Samaritan (2022) Review!!

Synopsis – A young boy learns that a superhero who was thought to have gone missing after an epic battle twenty years ago may in fact still be around.

My Take – With Marvel Studios continuing to dominate the superhero market for the past 14 years or so, every other studio is still trying to play catch up by constantly releasing films and series about super-powered people. And with the threat of a fatigue ever looming among audiences, it takes a lot to make something feel fresh.

This latest attempt at a success story is this Amazon Prime Release, starring Hollywood legend Sylvester Stallone that is directed by Julius Avery (Overlord) and written by Bragi F. Schut, who adapts from the Mythos Comics graphic novels he co-wrote with Marc Olivent, and Renzo Podesta.

Promising yet another gritty and dark take on the genre, the film offers bigger and more tailored role for Stallone in comparison to his smaller parts in James Gunn directed The Suicide Squad (2021) and Guardians of the Galaxy Vol. 2 (2017), even alike his much criticized take in first big screen adaptation of Judge Dredd (1995). Rather than imitate the ambitious, CGI-heavy films from Marvel or DC, this Julius Avery directorial is a smaller, more concentrated take that sees him play a retired superhero trying to hide away from his glory days while his city is drowning in crime.

While the somber toned film may not double down on the results we have come to expect from genre these days, it still is a decent effort that has a few tricks up its sleeve. Minimally plotted, the film offers a conventional but downbeat effort that is basic enough for superhero fans, and Stallone fans in general to enjoy.

Set in the fictional Granite City, the story follows Sam Cleary (Javon “Wanna” Walton), a 13 year old boy who lives with his widowed mother Tiffany (Dascha Polanco) in a squalid housing project and spends most of his time obsessing over his favorite superhero who supposedly died 25 years ago. Back then the city was the home of twin brothers with superhuman strength and endurance, dubbed Samaritan and Nemesis.

While Samaritan saved people around the city, while his brother apparently chose being the face of chaos. However, their conflict came to a violent end, leaving behind a legacy of devoted, hopeful fans like young Sam who still believe Samaritan survived the fateful duel and is hiding among people.

But when Sam is saved from a gang by Joe Smith (Sylvester Stallone), a loner garbage man who lives in the apartment building across the way, giving a brief demo of his super strength, he begins to believe that he has finally found his fallen hero. And when Cyrus (Pilou Asbæk), the local mob leader sociopath, attempts to revive the mantle of Nemesis, complete with that hammer and a horde of revolutionary followers, Sam is caught between good and evil father figures, which kind of lays out Joe’s destiny for him.

Unlike what one would like to believe this isn’t a Stallone starring version of Unbreakable (2000), in the fact, the lower complexity of the script never allows it to be. Nevertheless, director Julius Avery shows a competent hand, and working with what appears to be a small budget, makes us feel like we’re in a universe not too far away from the MCU and DCEU.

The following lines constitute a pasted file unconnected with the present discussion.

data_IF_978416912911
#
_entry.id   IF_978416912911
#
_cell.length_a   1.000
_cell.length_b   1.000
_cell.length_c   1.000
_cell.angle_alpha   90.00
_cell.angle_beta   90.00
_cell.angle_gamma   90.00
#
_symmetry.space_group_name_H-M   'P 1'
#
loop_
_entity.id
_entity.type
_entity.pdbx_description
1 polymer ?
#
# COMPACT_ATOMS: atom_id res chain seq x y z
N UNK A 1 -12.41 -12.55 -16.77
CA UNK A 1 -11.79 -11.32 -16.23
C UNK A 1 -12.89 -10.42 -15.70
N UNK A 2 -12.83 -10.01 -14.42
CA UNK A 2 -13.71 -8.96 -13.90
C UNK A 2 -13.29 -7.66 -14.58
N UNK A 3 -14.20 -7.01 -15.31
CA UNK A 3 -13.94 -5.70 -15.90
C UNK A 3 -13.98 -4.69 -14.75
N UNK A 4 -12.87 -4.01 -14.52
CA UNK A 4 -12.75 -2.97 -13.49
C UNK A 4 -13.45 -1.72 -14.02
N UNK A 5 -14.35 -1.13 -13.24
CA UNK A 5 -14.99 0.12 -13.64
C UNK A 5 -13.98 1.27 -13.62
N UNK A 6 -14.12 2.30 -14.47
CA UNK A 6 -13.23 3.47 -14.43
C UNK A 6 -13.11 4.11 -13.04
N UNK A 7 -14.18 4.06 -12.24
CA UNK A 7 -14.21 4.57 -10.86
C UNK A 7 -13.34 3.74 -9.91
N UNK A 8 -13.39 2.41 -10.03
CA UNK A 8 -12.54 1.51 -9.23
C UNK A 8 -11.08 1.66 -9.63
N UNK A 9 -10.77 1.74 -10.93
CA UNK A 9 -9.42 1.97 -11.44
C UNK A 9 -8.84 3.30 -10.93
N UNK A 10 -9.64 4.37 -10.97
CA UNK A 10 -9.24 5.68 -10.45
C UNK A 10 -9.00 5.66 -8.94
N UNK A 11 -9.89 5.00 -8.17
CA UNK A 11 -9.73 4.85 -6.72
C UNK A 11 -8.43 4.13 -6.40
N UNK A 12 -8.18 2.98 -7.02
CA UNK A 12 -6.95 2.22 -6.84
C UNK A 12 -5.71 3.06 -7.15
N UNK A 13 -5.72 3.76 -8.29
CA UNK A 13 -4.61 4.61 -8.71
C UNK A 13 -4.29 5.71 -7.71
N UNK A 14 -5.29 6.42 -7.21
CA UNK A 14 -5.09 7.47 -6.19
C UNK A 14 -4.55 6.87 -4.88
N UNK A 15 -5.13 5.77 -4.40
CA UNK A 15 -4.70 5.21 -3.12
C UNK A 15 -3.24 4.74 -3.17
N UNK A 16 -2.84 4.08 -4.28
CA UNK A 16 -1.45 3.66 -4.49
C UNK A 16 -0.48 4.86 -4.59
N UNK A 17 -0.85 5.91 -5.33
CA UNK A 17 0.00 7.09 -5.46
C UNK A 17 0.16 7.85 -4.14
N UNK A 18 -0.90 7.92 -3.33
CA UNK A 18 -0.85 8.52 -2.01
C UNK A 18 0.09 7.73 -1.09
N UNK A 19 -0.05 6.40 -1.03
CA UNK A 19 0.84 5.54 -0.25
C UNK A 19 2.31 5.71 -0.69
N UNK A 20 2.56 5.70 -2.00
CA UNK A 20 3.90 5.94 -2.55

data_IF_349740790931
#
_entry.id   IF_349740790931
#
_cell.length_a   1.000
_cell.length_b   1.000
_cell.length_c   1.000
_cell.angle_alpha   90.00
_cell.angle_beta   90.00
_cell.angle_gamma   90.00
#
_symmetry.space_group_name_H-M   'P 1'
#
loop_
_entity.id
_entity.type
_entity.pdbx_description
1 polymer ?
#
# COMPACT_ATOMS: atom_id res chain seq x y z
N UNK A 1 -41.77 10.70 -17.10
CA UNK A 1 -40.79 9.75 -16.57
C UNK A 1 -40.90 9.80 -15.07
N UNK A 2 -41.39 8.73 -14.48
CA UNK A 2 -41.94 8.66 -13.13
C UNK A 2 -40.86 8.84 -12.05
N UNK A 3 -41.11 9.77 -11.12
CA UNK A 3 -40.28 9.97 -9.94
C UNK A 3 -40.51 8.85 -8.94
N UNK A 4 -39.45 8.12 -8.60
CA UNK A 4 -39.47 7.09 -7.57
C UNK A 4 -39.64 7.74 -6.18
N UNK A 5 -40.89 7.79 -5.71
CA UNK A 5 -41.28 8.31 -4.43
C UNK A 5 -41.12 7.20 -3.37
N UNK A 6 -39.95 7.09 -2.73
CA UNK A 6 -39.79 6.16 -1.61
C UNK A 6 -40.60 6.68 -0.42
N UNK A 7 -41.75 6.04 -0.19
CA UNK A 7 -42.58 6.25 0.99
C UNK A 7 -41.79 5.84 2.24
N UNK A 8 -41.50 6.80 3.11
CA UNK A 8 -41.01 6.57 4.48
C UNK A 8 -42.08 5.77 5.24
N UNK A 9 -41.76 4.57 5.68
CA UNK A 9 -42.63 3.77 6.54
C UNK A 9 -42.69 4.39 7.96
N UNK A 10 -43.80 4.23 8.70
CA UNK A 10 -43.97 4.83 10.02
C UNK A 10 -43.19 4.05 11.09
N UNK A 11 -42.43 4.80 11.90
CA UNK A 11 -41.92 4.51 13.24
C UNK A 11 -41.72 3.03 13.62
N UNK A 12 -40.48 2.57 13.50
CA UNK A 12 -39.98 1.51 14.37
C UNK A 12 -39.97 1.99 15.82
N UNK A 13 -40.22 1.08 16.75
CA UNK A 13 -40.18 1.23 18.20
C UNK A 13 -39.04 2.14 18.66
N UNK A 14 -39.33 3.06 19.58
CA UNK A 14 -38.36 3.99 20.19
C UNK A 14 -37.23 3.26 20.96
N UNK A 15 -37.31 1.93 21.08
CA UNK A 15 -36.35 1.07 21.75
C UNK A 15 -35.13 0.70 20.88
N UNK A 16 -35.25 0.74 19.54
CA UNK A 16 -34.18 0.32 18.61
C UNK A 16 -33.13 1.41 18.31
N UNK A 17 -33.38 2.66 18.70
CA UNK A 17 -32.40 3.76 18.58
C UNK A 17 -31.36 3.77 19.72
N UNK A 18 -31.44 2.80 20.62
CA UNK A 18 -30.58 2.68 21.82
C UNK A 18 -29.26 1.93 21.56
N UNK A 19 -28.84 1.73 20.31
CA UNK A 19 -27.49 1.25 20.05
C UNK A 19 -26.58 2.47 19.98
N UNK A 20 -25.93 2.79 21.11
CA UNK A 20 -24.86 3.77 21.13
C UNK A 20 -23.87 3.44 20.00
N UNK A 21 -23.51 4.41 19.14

One of the first things you immediately notice is the impressive inner-city world-building. The poverty-stricken Granite City is on the verge of collapse. Union strikes and unemployment has hit the urban areas the hardest with homelessness and crime on the rise. Director Avery captures the decaying city with remarkable detail.

The weathered concrete and asphalt; the rust and grime; the graffiti covered walls and the trash collecting along the streets. He gives us an authentic sense of place. There’s something interesting, if not previously unexplored, about a superhero choosing to fade into the background after years of service and there are small suggestions of a world that could house a more complex character. In Granite City, fans of both hero and villain remain, with the latter gaining more of a following as the economy dwindles, down to a perceived notion that the hero cared more for the rich and the villain for the poor.

Yes, it’s a little corny in a few spots, but it has its boots planted in the real world, and offers a few decent surprises that land effectively. And is probably at its best during the after-school-special portion of the proceedings, in which the taciturn Joe and eager Sam gradually if inevitably bond, with the latter unleashing his inner fanboy as he seeks to coax the old man to remove one mask and reclaim another.

The eventual action beats are done pretty well, using a mix of the 76-year-old Stallone, stunt doubles, and some decent CGI. There’s a slight camp element to how Stallone will face a warehouse full of thugs and basically go at them as he would in an Expendables film, pummeling them with fists of fury. In this case, though, a body he smashes will go flying 20 feet into a wall.

Performance wise, Sylvester Stallone is good as the gruff, grumbling old hero. The actor perfectly portrays the haunted and ageing superhero who is contemplating his own life and actions. It’s a quitter performance than we are used to from the actor. Javon “Wanna” Walton is decent enough making you root for him as much as you are rooting for Joe. Pilou Asbaek of Game of Thrones fame is absolutely menacing and crafts a completely believable villain. In other roles, Dascha Polanco, Martin Starr, and Moises Arias are alright. On the whole, ‘Samaritan’ is a decently compelling superhero take best reserved for fans of the genre and Stallone.

Directed –

Starring – Sylvester Stallone, Javon ‘Wanna’ Walton, Pilou Asbæk

Rated – PG13

Run Time – 102 minutes

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